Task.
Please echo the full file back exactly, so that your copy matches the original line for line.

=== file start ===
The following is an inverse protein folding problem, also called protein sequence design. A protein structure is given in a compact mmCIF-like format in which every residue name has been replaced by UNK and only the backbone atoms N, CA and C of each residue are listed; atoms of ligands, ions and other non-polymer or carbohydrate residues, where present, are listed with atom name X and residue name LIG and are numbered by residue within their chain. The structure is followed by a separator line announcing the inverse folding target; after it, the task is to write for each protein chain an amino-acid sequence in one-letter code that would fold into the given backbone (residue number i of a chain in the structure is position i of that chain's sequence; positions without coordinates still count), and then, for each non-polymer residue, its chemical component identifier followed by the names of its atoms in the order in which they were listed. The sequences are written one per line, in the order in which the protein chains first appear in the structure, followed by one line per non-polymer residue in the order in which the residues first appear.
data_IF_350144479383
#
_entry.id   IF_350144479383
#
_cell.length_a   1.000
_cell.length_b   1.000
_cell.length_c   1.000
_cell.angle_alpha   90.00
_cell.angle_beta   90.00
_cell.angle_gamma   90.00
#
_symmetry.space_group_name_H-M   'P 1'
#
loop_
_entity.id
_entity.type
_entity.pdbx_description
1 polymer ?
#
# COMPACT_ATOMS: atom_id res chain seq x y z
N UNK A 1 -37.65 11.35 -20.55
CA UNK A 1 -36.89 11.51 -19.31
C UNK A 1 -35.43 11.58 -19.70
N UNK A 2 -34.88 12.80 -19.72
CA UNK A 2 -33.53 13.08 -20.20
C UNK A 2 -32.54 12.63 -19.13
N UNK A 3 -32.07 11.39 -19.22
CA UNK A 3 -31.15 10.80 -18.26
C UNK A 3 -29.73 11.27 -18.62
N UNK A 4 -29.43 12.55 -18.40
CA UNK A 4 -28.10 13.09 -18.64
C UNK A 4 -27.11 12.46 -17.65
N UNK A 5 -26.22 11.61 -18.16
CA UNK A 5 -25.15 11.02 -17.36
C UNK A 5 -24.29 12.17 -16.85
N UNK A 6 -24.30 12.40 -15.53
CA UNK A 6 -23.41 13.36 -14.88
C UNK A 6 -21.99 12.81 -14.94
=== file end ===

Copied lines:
The following is an inverse protein folding problem, also called protein sequence design. A protein structure is given in a compact mmCIF-like format in which every residue name has been replaced by UNK and only the backbone atoms N, CA and C of each residue are listed; atoms of ligands, ions and other non-polymer or carbohydrate residues, where present, are listed with atom name X and residue name LIG and are numbered by residue within their chain. The structure is followed by a separator line announcing the inverse folding target; after it, the task is to write for each protein chain an amino-acid sequence in one-letter code that would fold into the given backbone (residue number i of a chain in the structure is position i of that chain's sequence; positions without coordinates still count), and then, for each non-polymer residue, its chemical component identifier followed by the names of its atoms in the order in which they were listed. The sequences are written one per line, in the order in which the protein chains first appear in the structure, followed by one line per non-polymer residue in the order in which the residues first appear.
data_IF_350144479383
#
_entry.id   IF_350144479383
#
_cell.length_a   1.000
_cell.length_b   1.000
_cell.length_c   1.000
_cell.angle_alpha   90.00
_cell.angle_beta   90.00
_cell.angle_gamma   90.00
#
_symmetry.space_group_name_H-M   'P 1'
#
loop_
_entity.id
_entity.type
_entity.pdbx_description
1 polymer ?
#
# COMPACT_ATOMS: atom_id res chain seq x y z
N UNK A 1 -37.65 11.35 -20.55
CA UNK A 1 -36.89 11.51 -19.31
C UNK A 1 -35.43 11.58 -19.70
N UNK A 2 -34.88 12.80 -19.72
CA UNK A 2 -33.53 13.08 -20.20
C UNK A 2 -32.54 12.63 -19.13
N UNK A 3 -32.07 11.39 -19.22
CA UNK A 3 -31.15 10.80 -18.26
C UNK A 3 -29.73 11.27 -18.62
N UNK A 4 -29.43 12.55 -18.40
CA UNK A 4 -28.10 13.09 -18.64
C UNK A 4 -27.11 12.46 -17.65
N UNK A 5 -26.22 11.61 -18.16
CA UNK A 5 -25.15 11.02 -17.36
C UNK A 5 -24.29 12.17 -16.85
N UNK A 6 -24.30 12.40 -15.53
CA UNK A 6 -23.41 13.36 -14.88
C UNK A 6 -21.99 12.81 -14.94